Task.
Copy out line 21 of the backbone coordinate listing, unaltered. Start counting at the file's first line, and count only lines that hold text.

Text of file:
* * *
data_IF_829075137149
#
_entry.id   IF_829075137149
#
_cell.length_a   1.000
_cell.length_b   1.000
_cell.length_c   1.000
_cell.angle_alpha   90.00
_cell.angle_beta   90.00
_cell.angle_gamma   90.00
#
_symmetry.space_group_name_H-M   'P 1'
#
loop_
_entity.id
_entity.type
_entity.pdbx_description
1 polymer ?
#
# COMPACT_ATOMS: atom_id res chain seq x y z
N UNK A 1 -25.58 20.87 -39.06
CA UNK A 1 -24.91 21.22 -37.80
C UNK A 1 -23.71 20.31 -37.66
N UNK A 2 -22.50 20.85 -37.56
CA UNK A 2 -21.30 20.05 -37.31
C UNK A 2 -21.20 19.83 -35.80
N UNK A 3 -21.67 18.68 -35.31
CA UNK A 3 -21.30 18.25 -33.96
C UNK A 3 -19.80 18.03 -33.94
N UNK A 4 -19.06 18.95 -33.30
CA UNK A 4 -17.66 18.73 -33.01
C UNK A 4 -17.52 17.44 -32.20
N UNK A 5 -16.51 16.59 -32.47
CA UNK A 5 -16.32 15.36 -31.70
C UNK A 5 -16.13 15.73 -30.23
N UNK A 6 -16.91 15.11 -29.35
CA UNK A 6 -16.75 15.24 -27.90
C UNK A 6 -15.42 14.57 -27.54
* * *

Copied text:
N UNK A 1 -25.58 20.87 -39.06